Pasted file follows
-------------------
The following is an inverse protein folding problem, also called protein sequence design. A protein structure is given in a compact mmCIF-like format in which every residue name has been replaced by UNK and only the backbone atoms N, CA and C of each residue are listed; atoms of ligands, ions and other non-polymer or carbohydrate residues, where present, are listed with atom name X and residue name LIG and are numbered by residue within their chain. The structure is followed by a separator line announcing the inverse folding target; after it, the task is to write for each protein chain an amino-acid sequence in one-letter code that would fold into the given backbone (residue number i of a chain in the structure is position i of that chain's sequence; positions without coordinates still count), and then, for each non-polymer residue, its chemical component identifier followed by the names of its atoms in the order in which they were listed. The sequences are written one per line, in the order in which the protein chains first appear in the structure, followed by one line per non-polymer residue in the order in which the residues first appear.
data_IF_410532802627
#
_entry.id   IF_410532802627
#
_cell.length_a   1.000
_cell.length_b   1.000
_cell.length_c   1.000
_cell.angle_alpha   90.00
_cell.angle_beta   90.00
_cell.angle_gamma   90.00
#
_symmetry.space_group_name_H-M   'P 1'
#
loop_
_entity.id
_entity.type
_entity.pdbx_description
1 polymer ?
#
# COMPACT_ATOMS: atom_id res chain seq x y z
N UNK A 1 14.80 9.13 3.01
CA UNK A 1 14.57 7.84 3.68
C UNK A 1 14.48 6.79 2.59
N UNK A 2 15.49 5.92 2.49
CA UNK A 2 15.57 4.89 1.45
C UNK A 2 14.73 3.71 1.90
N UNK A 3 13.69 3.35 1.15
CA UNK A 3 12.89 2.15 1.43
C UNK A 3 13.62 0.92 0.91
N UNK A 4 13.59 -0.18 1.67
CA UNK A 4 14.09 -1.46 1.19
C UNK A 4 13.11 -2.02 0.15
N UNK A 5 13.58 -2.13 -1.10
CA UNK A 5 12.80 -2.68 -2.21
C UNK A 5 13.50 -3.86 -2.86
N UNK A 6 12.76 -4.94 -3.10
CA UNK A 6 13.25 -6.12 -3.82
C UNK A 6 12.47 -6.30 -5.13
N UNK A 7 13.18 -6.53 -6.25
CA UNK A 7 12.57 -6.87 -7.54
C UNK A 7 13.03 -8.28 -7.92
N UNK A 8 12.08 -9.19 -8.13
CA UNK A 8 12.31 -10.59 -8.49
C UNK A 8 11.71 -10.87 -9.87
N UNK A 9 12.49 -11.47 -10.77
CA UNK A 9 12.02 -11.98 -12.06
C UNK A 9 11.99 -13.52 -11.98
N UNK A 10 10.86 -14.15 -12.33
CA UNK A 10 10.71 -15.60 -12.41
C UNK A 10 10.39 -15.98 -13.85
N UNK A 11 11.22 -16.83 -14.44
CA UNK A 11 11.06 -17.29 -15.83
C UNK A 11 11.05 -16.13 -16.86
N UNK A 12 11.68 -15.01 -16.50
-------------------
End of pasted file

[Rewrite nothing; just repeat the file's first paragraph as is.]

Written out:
The following is an inverse protein folding problem, also called protein sequence design. A protein structure is given in a compact mmCIF-like format in which every residue name has been replaced by UNK and only the backbone atoms N, CA and C of each residue are listed; atoms of ligands, ions and other non-polymer or carbohydrate residues, where present, are listed with atom name X and residue name LIG and are numbered by residue within their chain. The structure is followed by a separator line announcing the inverse folding target; after it, the task is to write for each protein chain an amino-acid sequence in one-letter code that would fold into the given backbone (residue number i of a chain in the structure is position i of that chain's sequence; positions without coordinates still count), and then, for each non-polymer residue, its chemical component identifier followed by the names of its atoms in the order in which they were listed. The sequences are written one per line, in the order in which the protein chains first appear in the structure, followed by one line per non-polymer residue in the order in which the residues first appear.